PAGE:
Great suggestions for how how to make the best of the “smaller-than-you-wish-they-were” areas in your home. (compliments of Better Homes and Gardens) Read on and you may find a perfect solution to YOUR problem!
Problem: Too much furniture in an itty-bitty space.
Solution: Tweak arrangements when entertaining large groups of people: Your primary arrangement in a small room should suit your day-to-day needs, but try bringing in chairs from elsewhere and pushing ottomans to the side when hosting large groups. While this arrangement seats only four, the small space isn’t overrun by furniture, and people can easily maneuver around the chairs and love seat during family movie night or an evening by the fire. That also means there is space enough to pull up extra chairs (at the corners of the love seat and next to the fireplace) when guests are in tow.
Problem: You love dark colors but have small spaces.
Solution: Implement dark colors alongside brights. Peacock blue is enlivened by vivid red accents and crisp white. Using the accent color in smaller, but more frequent, doses lets blue be the star but balances dark with bright.
Problem: Small bedroom that lacks drama.
Solution: Add luxe details. Chandeliers needn’t be limited to sweeping spaces. A crystal baubled light fixture is a pretty crown for a small bedroom — just be sure to select a fixture that is to scale and doesn’t feel too big for the room. Hang drapes at the ceiling and beyond the window frame to give the suggestion that there is a wall of windows rather than one small one.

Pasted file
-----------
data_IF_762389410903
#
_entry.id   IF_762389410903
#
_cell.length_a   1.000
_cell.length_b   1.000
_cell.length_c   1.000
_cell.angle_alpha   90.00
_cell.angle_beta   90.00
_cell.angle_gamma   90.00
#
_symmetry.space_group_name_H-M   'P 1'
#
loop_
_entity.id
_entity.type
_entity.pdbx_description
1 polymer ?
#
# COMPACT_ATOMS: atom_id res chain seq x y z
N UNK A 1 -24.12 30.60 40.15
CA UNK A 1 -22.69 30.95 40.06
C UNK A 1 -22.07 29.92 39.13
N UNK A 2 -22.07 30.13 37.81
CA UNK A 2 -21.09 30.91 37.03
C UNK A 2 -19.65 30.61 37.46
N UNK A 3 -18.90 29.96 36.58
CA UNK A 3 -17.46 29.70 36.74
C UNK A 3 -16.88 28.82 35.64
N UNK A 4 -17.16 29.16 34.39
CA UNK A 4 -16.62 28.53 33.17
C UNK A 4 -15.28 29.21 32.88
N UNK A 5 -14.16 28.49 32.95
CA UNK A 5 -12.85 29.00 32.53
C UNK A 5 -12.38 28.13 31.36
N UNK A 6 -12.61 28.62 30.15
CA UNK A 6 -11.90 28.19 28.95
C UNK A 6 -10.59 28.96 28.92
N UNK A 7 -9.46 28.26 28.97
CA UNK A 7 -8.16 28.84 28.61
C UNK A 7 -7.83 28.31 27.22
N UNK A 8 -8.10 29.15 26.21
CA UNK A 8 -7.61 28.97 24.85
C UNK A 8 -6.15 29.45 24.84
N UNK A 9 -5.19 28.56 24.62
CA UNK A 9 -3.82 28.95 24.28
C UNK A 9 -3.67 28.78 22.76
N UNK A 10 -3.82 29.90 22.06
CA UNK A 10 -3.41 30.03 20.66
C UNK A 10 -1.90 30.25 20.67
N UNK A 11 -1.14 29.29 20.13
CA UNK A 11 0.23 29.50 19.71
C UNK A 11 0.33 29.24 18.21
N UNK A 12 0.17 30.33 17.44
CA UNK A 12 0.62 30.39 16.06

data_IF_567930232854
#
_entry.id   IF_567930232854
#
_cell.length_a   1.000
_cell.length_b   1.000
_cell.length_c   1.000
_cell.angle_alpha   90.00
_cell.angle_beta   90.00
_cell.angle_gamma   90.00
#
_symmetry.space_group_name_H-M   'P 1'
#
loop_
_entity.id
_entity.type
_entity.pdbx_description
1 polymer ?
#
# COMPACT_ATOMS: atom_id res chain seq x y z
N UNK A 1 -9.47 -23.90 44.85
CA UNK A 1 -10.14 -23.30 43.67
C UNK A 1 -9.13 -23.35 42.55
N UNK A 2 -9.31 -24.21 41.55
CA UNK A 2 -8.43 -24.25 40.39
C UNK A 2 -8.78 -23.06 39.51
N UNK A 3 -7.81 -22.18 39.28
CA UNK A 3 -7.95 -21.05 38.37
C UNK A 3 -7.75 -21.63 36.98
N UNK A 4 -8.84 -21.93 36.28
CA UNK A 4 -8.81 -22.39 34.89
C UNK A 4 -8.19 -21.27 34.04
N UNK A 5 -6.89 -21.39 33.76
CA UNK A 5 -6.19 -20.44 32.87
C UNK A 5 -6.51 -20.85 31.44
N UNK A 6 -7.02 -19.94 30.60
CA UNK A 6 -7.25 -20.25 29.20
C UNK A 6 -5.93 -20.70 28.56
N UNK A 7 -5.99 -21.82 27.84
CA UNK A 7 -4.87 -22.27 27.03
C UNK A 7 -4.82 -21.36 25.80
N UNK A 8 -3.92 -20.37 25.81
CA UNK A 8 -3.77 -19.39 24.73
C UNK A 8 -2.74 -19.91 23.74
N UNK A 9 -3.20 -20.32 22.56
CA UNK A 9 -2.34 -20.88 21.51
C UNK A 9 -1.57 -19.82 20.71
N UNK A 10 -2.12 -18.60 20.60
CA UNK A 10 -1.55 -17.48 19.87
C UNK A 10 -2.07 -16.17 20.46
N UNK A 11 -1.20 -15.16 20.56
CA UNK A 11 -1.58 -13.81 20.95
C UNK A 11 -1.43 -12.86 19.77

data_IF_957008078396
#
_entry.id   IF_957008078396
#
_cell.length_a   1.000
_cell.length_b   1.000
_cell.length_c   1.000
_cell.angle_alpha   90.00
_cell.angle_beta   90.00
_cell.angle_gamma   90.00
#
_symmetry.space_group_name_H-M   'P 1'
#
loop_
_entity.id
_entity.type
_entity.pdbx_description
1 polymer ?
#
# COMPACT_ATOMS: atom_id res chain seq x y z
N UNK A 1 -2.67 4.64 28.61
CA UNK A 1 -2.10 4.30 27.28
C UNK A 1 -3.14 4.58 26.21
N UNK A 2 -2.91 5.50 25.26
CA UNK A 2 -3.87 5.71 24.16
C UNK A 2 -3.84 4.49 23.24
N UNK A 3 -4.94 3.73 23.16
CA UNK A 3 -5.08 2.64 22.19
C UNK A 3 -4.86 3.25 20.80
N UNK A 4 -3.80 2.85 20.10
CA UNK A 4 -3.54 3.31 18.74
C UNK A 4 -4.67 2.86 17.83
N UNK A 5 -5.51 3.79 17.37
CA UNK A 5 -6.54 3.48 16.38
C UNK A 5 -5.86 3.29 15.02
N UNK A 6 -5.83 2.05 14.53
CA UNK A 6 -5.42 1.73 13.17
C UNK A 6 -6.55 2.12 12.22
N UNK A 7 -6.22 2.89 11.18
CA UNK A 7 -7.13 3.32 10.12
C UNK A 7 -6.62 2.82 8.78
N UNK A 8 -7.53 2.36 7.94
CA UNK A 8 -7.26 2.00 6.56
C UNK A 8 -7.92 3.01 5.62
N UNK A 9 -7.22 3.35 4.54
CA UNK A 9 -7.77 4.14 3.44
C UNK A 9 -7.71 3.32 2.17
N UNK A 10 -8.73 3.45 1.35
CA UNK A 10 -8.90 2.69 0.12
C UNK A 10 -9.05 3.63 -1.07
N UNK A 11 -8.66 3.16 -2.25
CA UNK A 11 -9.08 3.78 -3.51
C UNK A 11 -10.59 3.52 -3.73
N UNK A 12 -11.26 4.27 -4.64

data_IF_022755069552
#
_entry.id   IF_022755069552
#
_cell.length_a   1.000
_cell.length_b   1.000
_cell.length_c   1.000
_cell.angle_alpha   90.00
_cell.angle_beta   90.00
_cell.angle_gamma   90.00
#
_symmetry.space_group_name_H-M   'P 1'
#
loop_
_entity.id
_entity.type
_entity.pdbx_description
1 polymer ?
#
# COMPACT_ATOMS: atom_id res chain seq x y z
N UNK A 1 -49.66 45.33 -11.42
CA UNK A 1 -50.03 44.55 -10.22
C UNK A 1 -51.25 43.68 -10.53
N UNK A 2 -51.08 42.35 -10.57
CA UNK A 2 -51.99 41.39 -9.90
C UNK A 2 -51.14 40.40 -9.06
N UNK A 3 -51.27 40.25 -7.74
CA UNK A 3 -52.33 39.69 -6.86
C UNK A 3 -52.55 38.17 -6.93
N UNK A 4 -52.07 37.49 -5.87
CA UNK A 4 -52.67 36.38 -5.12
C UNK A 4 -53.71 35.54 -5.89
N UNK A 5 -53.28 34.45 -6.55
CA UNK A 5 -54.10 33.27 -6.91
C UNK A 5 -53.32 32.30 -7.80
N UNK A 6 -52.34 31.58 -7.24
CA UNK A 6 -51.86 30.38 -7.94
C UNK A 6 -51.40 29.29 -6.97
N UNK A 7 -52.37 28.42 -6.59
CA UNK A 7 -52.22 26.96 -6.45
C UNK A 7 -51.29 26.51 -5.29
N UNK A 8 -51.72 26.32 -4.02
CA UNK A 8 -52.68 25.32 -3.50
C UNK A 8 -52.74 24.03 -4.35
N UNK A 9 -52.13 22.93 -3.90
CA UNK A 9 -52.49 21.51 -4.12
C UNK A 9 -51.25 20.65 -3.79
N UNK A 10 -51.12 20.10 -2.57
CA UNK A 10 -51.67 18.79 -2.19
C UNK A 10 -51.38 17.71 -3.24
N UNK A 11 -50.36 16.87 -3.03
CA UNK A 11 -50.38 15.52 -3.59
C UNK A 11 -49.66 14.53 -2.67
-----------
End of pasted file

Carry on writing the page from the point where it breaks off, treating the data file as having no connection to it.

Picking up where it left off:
Solution: Enliven a small bathroom with fun pattern and color on the walls and floor. It adds a happy twist to a utilitarian space. Since it’s a small room, you won’t need to buy as much wallpaper or flooring, a cost-saving perk of a small-space makeover.
Problem: A small but open room.
Solution: A light, neutral palette will make a small room feel airy and bright but also runs the risk of reaching into dull territory. Nix the blahs with interesting accents. Here, a strip of molding enlivens the taupe walls, as does a slight paint color shift above and below the trim. Textures also play out well in a small space. This living room relies on the tactile variations of a smooth ceramic stool; nubby sisal rug; and soft, comfy, canvas-slipcovered love seat.
Problem: Shoebox living room that sees a lot of entertaining.
Solution: Utilize flexible furniture that can be easily tucked away or moved. Garden stools can be grouped in the middle of the room to create a coffee table effect but can almost effortlessly be moved next to a sofa so guests have a place to perch their drinks within reach. Being able to relocate furniture in the center of a room also provides more walking space for droves of guests.
Problem: Close quarters.
Solution: Clear furniture. Acrylic chairs and a glass-top table add little visual weight to this small dining space. If your style is more traditional, opt for chairs with open backs and a glass-top table with a less modern, yet minimal, base.